Christmas trees stop coastal erosion in Jefferson Parish

Stephanie+Zimmerman%2C+a+volunteer+with+the+coastal+restoration+project%2C+throws+a+Christmas+tree+into+a+%22crib%22+in+the+bayou+Lafitte%2C+Louisiana%2C+on+Jan.+14.+The+trees+break+the+waves+that+cause+erosion+and+trap+sediment+that+rebuilds+the+land.+Photo+credit%3A+Colleen+Dulle
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Christmas trees stop coastal erosion in Jefferson Parish

Stephanie Zimmerman, a volunteer with the coastal restoration project, throws a Christmas tree into a

Stephanie Zimmerman, a volunteer with the coastal restoration project, throws a Christmas tree into a "crib" in the bayou Lafitte, Louisiana, on Jan. 14. The trees break the waves that cause erosion and trap sediment that rebuilds the land. Photo credit: Colleen Dulle

Stephanie Zimmerman, a volunteer with the coastal restoration project, throws a Christmas tree into a "crib" in the bayou Lafitte, Louisiana, on Jan. 14. The trees break the waves that cause erosion and trap sediment that rebuilds the land. Photo credit: Colleen Dulle

Stephanie Zimmerman, a volunteer with the coastal restoration project, throws a Christmas tree into a "crib" in the bayou Lafitte, Louisiana, on Jan. 14. The trees break the waves that cause erosion and trap sediment that rebuilds the land. Photo credit: Colleen Dulle

Colleen Dulle

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LAFITTE, Louisiana — Jason Montagino has seen coastal erosion displace his neighbors and hurt the fishing business in Lafitte, Louisiana, for as long as he can remember.

“The land means a lot. You don’t want to see it erode away,” Montagino said. “When the land erodes away, then the people don’t have a place to live.”

Louisiana’s coastline has lost an area the size of Delaware, about 1,900 square miles, since the 1930s, a rate of 1 football field’s worth of land every 38 minutes.

One state project, however, is not only stopping erosion but re-building the coast.

The Christmas Tree Marsh Restoration Project uses Christmas trees that parish residents leave curbside and builds them into barriers to break the waves caused by tides and boats, limiting how much the water erodes the land.

Tree-filled barriers are installed in the bayou 100 feet away from the coast, and sediment builds up in the calm water in between. From there, aquatic plants can grow, and the plants’ roots hold the sediment together, making it solid land.

Montagino estimated that he’s seen 3 to 5 feet of marshland be rebuilt along the Lafitte coastline in the last 26 years.

Bob Thomas, director of Loyola University’s Center for Environmental Communication, was one of the founders of the statewide project.

Thomas said the tree barriers have varying success rates, depending on how the water moves along the coast in different places.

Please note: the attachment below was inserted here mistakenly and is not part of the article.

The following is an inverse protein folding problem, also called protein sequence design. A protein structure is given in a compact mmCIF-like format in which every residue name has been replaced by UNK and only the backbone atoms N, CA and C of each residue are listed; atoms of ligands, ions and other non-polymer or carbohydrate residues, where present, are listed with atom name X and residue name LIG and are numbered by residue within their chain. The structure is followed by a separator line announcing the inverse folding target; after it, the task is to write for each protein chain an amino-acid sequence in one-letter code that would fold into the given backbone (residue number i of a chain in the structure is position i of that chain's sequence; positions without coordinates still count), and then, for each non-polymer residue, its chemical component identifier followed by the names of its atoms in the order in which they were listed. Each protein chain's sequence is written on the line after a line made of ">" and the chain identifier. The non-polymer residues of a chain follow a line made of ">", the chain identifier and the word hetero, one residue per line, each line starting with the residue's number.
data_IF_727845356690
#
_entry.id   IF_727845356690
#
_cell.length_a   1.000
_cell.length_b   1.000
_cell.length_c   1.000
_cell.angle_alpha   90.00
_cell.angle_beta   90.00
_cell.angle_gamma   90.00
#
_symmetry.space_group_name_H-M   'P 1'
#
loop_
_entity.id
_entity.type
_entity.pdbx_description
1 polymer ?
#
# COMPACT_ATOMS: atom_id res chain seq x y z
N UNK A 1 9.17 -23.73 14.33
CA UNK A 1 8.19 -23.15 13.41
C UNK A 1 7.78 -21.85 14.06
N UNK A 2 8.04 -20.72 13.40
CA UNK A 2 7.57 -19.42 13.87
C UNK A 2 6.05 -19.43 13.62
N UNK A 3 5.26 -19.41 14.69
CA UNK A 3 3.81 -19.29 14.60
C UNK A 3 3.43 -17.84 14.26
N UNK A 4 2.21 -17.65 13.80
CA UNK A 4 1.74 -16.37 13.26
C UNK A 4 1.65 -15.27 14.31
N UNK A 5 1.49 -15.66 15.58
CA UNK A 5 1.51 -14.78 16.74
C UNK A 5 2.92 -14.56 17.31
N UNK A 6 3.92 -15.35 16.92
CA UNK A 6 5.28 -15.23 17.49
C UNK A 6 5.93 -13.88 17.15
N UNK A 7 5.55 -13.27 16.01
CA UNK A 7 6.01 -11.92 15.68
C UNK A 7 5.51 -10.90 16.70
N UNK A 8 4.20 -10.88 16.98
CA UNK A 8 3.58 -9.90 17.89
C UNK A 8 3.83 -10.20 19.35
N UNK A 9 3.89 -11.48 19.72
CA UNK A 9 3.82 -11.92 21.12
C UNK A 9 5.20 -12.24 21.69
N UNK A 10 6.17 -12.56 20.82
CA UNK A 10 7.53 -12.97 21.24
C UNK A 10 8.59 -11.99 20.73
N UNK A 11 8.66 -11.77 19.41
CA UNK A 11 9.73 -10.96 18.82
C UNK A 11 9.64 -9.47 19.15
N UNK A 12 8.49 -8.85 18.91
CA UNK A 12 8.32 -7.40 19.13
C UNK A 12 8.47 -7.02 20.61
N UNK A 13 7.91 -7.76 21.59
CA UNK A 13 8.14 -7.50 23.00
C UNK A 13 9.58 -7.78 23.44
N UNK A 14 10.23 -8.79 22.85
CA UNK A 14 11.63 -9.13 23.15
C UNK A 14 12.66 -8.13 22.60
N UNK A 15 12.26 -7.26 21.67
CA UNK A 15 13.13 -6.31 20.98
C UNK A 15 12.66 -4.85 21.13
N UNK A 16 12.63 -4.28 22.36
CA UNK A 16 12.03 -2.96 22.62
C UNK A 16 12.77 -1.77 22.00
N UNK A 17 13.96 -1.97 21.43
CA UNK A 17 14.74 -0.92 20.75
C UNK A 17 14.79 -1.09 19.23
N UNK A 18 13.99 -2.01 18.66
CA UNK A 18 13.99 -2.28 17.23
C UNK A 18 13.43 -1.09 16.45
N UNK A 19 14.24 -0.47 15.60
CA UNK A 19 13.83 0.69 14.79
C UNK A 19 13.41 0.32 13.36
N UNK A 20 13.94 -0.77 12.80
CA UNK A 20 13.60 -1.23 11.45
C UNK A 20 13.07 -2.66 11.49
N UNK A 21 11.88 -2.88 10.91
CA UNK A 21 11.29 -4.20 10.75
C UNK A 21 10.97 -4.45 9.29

“I’ve seen a lot of places where 20, 30, 40, 50, even a hundred feet have been built over time with the Christmas trees, and so there are a lot of small successes and a lot of really big ones,” Thomas said.

He said that in the areas where the project didn’t work at first, state teams have learned how to build the barriers in more effective ways.

Thomas added that the project has become more efficient: In most parishes, military helicopter pilots fulfill their required practice hours by volunteering to drop Christmas trees into the “cribs,” the plywood-and-wire boxes in the bayou that keep the trees from floating away.

In Jefferson Parish, though, volunteers still do some of the work by hand.

A group of about 40 volunteers gathered on a foggy morning, Jan. 14, at Cochiaras Marina in Lafitte, where they loaded fishing boats with trees that they threw into the cribs.

One of the groups braving the slick conditions and low visibility that day was the Organ Grinders, a female dance troupe from New Orleans.

Organ Grinders member and Loyola alumna Chelsey Richter, A’12, said she was struck by the progress she watched the volunteers make filling the 1,000 feet of cribs along Lafitte’s coast.

“Every time we would lay a tree down, you would just see we were getting farther and farther and farther away from the starting point,” Richter said.

Jason Smith, the parish’s coastal programs coordinator, said that volunteers like Richter appreciate the hands-on work. Others just want their trees to be recycled.

“If those trees aren’t used for coastal erosion, you know, we will get calls,” Smith said.

Thomas said many people prefer that their tax dollars be used for coastal restoration, rather than for taking Christmas trees to the landfill.

For Montagino, who spent the morning driving his tree-filled pontoon boat to the cribs and back, it’s all about protecting the community.

“People do need to pay attention. It could be their coastline here,” Montagino said. “This is not just Louisiana’s coastline or Lafitte’s coastline. This is America’s coastline.”

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  • A boat of volunteers returns to Cochiaras Marina in Lafitte, Louisiana, Jan. 14, after dropping trees into special "cribs" in the bayou. The Christmas trees break the waves in the area, slowing coastal erosion and rebuilding marshland. Photo credit: Colleen Dulle

  • Jahan Aghakasiri, a volunteer, loads trees onto a pontoon boat at Cochiaras Marina in Lafitte, Jan. 14. Volunteers worked to load “cribs” of trees in the bayou to stop coastal erosion and rebuild the marshland. Photo credit: Colleen Dulle

  • “Cribs,” containers made from plywood, hold the trees away from the shoreline to break the incoming waves near Lafitte, Louisiana. Volunteers worked to load “cribs” of trees in the bayou on Jan. 14 to stop coastal erosion and rebuild the marshland. Photo credit: Colleen Dulle

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